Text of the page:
An alpine gem
Chamois hunting in New Zealand is a challenge, and it pays to be in good physical condition to climb and hike after them. Helicopters can be used to elevate you high into the Chamois alpine territory, where we hunt them in open free-range mountainous terrain.
European Chamois first arrived in New Zealand in 1907 from Austria. They were presented to New Zealand by the Emperor Franz Josef of Austria, after whom both a small tourist town and a glacier on the West Soast of the South Island are named. They were released in the Mount Cook region and are now found throughout most of the Southern Alps.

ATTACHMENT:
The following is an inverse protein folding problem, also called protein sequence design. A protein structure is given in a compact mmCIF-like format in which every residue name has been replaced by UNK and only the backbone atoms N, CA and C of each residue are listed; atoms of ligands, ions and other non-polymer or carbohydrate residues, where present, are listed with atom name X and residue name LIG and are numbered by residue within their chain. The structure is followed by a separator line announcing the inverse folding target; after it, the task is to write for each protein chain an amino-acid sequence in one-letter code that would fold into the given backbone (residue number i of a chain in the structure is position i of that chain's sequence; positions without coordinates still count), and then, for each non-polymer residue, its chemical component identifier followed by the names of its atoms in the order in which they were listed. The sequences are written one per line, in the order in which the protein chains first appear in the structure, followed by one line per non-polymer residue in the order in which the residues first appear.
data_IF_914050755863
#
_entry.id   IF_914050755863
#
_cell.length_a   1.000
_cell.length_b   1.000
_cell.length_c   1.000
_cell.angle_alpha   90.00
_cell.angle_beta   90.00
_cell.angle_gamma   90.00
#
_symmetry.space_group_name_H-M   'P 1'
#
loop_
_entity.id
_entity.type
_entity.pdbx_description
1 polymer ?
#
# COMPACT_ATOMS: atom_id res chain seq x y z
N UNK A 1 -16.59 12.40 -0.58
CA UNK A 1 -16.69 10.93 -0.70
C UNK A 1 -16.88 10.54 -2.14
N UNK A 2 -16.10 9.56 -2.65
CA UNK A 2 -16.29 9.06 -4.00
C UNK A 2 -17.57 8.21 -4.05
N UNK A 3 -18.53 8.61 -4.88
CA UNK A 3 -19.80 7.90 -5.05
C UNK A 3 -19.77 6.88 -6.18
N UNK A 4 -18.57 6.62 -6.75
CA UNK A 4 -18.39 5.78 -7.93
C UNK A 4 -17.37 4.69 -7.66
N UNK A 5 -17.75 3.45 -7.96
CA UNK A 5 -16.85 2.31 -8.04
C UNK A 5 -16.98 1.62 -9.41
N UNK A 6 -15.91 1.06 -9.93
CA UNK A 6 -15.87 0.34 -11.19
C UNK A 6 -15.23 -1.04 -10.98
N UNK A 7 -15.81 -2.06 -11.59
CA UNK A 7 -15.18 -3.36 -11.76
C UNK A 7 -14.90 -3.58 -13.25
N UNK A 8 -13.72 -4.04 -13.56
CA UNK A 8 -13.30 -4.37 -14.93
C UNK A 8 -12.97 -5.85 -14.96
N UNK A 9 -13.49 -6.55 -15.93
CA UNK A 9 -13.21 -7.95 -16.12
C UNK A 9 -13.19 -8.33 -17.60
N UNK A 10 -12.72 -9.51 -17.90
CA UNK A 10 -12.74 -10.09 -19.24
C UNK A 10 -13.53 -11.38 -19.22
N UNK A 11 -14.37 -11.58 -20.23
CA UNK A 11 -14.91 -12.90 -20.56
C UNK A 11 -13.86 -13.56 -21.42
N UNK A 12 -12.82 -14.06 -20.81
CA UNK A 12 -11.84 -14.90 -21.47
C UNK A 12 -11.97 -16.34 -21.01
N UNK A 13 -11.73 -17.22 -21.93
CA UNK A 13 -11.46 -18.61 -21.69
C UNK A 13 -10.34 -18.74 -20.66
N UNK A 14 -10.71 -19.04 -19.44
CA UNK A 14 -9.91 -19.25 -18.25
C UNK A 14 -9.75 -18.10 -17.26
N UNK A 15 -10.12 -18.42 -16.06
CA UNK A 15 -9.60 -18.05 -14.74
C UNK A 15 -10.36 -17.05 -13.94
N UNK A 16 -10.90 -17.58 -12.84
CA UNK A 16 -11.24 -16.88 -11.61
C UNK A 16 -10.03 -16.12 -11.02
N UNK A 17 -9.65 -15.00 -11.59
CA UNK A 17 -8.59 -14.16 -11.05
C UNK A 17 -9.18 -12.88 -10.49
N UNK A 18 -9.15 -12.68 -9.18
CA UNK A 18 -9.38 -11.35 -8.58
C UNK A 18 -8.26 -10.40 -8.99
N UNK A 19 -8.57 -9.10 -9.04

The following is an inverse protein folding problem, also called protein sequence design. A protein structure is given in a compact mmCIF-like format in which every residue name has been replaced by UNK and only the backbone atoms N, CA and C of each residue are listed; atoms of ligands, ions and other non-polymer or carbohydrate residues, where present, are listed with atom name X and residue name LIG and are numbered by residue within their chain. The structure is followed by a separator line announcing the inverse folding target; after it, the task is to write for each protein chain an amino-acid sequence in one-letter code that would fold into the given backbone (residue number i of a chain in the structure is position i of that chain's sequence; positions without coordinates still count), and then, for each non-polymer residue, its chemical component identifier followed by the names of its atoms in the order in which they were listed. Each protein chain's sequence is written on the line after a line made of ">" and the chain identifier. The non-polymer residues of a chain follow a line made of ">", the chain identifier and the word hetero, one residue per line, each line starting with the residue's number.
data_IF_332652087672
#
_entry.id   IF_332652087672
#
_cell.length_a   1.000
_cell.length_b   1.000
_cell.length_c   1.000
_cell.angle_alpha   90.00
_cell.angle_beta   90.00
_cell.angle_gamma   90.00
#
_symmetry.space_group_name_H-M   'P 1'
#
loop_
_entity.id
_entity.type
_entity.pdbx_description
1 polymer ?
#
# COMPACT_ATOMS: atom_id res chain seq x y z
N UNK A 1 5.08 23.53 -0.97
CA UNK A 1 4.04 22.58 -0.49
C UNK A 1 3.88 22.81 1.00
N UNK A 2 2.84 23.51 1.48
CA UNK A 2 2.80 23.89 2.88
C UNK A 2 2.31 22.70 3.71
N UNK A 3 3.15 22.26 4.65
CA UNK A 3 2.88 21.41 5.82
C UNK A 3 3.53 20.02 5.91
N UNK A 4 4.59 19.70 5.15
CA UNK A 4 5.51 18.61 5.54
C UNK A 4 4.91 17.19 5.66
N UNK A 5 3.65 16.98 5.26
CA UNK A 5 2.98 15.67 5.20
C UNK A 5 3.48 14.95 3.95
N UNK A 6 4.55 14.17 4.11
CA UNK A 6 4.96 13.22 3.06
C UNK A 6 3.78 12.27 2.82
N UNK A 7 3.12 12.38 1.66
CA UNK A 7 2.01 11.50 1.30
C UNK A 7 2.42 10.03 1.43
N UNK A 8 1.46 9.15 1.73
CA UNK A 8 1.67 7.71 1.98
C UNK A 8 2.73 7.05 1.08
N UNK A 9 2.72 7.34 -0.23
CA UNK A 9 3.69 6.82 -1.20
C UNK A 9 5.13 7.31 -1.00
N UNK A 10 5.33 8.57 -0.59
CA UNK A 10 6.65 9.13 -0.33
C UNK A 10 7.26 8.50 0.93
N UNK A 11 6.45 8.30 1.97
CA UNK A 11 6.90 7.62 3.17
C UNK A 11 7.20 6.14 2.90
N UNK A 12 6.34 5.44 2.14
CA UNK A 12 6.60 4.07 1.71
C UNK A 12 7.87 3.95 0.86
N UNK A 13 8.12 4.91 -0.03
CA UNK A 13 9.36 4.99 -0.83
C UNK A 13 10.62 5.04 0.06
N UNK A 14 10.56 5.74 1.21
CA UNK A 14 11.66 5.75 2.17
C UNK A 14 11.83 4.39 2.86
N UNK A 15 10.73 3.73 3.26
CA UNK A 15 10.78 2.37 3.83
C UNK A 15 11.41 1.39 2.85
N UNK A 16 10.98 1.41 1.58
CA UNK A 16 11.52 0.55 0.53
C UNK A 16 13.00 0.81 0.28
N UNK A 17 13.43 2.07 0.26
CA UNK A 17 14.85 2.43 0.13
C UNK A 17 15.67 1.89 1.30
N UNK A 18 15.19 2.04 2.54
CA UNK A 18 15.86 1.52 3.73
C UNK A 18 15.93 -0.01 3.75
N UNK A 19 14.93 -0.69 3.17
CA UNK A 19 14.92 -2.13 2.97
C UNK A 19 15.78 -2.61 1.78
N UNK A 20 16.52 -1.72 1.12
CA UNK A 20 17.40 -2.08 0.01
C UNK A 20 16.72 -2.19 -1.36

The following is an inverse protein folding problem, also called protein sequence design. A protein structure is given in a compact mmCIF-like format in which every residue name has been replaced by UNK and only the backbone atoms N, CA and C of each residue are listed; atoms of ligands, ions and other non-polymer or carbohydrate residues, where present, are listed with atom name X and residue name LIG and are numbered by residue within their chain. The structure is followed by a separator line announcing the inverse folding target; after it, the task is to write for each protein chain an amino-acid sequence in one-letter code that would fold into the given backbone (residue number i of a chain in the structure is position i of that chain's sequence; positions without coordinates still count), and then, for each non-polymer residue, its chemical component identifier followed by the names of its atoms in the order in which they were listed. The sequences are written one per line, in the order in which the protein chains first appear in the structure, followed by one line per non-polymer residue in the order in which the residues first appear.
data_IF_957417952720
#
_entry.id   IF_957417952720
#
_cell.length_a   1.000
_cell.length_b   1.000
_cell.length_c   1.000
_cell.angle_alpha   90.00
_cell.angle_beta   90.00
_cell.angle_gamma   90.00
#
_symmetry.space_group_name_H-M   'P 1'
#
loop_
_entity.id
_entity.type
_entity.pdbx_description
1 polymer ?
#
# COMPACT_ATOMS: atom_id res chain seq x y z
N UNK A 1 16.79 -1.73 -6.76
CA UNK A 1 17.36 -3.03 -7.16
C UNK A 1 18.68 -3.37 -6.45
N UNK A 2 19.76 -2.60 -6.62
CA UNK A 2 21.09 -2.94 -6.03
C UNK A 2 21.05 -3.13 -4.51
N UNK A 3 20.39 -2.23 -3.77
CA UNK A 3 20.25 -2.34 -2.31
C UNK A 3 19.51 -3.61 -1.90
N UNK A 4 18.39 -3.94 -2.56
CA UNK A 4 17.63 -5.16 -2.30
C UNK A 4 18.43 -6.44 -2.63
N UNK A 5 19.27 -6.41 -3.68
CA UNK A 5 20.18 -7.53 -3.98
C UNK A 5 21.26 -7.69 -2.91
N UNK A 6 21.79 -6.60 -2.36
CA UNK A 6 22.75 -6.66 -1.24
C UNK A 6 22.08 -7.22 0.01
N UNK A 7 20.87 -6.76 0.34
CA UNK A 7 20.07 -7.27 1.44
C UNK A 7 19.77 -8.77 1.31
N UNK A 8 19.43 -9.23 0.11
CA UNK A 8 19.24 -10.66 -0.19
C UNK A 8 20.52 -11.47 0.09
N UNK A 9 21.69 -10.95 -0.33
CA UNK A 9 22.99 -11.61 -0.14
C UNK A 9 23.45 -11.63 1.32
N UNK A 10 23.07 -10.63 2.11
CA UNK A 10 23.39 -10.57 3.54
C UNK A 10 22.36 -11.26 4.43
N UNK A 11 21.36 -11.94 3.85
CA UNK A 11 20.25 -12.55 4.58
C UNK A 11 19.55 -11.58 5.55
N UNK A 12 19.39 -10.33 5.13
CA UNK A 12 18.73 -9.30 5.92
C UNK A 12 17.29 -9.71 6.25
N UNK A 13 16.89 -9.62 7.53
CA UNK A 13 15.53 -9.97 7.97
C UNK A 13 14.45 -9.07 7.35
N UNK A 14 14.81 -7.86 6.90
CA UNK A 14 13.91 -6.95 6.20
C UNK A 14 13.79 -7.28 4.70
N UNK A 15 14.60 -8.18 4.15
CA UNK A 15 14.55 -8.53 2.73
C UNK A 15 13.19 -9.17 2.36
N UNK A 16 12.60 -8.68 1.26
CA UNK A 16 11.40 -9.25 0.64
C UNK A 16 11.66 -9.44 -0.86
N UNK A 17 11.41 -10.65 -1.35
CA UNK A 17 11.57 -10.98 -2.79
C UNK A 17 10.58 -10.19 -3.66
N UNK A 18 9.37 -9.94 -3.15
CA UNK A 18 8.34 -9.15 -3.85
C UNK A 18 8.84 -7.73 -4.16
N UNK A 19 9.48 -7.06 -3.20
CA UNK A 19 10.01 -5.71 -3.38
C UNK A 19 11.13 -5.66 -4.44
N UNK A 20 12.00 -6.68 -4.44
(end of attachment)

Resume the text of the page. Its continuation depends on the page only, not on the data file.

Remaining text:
Male and female chamois have similar markings and both have horns, making it difficult to distinguish one from the other in a group. Chamois can be inquisitive but when they run you will always remember the sight of them moving at great speed, bounding through rugged, almost vertical terrain with their heads held high!
Chamois have two charactic behaviors that are understood by experienced hunting guides. The 1st is that they are invariably active in the early morning and late afternoon and evening when they browse on alpine grasses. The 2nd is that chamois usually anticipate any danger to appear from a lower elevation. Therefore, the hunter who stalks chamois from a higher elevation enjoys a higher probabily of remaining unobserved and a better chance of hunting success.